Renaissance Ciphers: Encryption and Eggshells - Queens' Old Library
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In this book on ciphers Porta, a popular Italian writer, describes Cardano’s most enduring invention, the Cardan grille. By placing the grille over paper and writing through the holes, then filling the spaces with meaningless or misleading text, the writer could hide the fact that a secret message even existed, a method called steganography.
These leaves also contain the materials to construct the most famous piece of espionage equipment from the Renaissance – the cipher wheel. The cryptographer turned the inner disc at intervals to generate an unpredictable cipher, and the recipient, provided they knew the encoder’s 'key', used their identical cipher wheel to decipher the message. That both key and wheel were required to crack the code made it an extremely secure form of cryptography. On the innermost disc, shown here, the hand of God points to the truth.
[One of two pages shown]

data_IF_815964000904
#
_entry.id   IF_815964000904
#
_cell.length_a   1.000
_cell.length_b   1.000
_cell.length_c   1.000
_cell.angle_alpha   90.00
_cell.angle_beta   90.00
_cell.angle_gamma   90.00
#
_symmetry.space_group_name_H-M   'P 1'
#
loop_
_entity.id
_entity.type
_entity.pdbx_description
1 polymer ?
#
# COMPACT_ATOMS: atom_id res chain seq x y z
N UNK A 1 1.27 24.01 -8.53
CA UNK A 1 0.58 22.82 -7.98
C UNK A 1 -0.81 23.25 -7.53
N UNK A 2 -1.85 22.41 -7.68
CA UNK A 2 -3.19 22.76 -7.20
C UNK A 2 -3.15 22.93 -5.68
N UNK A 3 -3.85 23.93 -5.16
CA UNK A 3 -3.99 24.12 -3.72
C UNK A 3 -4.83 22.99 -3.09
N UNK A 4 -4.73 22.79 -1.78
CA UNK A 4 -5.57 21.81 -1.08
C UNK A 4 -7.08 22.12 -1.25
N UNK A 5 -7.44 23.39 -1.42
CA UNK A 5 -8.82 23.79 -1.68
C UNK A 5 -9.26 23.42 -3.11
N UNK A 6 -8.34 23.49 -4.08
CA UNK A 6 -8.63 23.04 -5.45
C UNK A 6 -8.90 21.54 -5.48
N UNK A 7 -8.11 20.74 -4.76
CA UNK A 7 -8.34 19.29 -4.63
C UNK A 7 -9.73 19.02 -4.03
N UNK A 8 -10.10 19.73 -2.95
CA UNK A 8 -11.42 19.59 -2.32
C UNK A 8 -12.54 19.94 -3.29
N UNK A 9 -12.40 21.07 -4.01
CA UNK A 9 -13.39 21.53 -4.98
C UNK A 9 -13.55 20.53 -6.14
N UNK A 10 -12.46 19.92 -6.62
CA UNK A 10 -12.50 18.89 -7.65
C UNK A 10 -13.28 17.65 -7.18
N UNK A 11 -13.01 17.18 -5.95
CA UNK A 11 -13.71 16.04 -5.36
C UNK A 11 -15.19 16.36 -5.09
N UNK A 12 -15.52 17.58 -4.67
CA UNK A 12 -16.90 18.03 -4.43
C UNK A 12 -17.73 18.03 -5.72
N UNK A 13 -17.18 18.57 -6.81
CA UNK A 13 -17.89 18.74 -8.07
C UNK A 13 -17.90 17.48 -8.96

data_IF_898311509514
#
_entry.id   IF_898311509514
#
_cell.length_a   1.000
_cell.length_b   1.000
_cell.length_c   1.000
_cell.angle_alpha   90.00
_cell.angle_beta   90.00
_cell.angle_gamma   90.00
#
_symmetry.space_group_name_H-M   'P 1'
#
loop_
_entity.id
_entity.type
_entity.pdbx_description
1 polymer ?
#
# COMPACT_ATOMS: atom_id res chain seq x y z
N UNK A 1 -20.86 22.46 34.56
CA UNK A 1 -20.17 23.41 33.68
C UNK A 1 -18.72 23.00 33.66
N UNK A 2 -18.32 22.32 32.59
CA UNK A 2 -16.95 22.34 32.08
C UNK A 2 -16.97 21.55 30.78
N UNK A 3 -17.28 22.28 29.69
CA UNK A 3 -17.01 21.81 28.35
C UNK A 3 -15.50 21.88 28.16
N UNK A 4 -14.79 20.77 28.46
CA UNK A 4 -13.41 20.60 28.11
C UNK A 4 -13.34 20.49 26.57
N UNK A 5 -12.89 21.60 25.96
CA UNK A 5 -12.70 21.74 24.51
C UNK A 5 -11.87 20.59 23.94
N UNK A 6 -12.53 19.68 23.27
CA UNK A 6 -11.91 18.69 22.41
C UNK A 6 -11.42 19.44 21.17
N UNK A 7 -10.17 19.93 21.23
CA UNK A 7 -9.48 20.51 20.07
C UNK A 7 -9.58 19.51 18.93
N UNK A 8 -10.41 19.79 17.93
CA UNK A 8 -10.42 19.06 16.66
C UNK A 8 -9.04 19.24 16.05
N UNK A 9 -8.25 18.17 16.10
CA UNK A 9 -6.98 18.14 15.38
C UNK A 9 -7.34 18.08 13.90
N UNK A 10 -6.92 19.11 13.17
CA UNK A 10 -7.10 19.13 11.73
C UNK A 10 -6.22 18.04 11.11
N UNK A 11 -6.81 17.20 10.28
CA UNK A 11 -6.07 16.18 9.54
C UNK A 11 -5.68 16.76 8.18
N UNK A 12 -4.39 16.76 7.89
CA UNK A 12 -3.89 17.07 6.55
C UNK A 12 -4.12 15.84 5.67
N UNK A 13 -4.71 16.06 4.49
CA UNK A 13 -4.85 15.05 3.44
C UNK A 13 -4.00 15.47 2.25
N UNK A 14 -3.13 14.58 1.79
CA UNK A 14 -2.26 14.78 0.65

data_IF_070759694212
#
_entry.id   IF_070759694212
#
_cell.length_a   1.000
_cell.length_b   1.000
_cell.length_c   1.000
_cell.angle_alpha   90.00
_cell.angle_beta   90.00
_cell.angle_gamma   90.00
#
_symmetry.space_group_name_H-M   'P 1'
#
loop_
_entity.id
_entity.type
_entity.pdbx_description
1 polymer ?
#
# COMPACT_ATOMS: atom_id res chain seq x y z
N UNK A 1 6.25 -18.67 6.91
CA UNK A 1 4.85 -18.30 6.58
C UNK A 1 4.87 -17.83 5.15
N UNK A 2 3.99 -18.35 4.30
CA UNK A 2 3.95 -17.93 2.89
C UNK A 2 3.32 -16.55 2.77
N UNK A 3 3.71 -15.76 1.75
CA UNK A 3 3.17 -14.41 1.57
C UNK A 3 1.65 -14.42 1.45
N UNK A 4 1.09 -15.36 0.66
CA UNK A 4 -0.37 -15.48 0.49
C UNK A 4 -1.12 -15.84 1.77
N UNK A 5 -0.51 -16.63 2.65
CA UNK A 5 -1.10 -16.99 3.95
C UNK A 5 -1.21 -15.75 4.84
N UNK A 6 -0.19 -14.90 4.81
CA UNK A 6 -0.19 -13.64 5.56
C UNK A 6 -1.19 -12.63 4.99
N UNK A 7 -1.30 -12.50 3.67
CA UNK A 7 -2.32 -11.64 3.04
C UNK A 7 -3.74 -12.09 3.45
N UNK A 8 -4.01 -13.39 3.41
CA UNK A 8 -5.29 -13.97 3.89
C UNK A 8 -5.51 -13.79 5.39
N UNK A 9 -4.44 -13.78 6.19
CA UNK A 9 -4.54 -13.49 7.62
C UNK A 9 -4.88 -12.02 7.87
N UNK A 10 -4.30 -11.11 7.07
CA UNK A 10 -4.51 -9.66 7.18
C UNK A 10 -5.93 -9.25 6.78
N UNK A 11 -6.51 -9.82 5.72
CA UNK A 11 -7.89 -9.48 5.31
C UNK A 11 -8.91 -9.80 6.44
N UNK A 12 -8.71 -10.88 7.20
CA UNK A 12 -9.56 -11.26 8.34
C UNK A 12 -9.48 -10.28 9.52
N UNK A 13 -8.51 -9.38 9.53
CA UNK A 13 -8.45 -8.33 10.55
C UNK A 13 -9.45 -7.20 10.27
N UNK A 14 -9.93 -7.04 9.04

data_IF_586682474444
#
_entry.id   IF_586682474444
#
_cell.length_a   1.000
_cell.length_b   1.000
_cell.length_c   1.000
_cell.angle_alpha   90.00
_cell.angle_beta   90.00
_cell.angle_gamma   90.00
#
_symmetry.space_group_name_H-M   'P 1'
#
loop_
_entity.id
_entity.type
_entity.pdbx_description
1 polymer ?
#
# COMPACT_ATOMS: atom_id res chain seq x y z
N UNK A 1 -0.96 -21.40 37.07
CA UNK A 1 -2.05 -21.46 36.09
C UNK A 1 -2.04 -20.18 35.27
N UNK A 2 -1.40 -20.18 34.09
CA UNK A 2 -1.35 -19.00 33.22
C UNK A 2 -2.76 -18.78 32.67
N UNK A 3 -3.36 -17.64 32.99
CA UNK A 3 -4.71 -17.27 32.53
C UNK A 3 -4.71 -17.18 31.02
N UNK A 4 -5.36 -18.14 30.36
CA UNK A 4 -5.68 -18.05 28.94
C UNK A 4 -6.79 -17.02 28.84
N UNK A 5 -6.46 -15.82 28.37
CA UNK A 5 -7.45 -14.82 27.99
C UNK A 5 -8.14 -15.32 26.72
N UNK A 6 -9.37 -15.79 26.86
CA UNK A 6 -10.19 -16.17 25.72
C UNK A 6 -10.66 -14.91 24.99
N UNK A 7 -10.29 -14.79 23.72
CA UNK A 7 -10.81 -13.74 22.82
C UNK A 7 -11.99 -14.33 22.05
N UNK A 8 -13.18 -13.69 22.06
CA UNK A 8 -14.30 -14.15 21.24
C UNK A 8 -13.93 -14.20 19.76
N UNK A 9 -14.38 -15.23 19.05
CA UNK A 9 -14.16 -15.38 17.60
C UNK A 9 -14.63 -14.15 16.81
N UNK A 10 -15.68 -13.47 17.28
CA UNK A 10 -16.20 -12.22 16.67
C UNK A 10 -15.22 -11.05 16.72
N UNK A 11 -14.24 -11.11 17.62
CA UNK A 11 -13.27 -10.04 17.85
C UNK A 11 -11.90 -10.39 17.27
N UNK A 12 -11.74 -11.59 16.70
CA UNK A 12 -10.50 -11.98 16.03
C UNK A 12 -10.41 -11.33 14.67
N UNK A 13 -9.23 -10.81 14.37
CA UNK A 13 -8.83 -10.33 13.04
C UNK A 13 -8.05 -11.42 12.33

Author: Giambattista della Porta 
Title: De occultis literarum
  [On the concealment of letters]  (Montbeliard, 1593)
Shelfmark: S.3.26  (catalogue record)

In this book on ciphers Porta, a popular Italian writer, describes Cardano’s most enduring invention, the Cardan grille. By placing the grille over paper and writing through the holes, then filling the spaces with meaningless or misleading text, the writer could hide the fact that a secret message even existed, a method called steganography.

These leaves also contain the materials to construct the most famous piece of espionage equipment from the Renaissance – the cipher wheel. The cryptographer turned the inner disc at intervals to generate an unpredictable cipher, and the recipient, provided they knew the encoder’s 'key', used their identical cipher wheel to decipher the message. That both key and wheel were required to crack the code made it an extremely secure form of cryptography. On the innermost disc, shown here, the hand of God points to the truth.

[One of two pages shown]

Author: Giambattista della Porta
Title: De occultis literarum [On the concealment of letters] (Montbeliard, 1593)
Shelfmark: S.3.26 (catalogue record)

16th centuryS.3.26cipherswoodcuts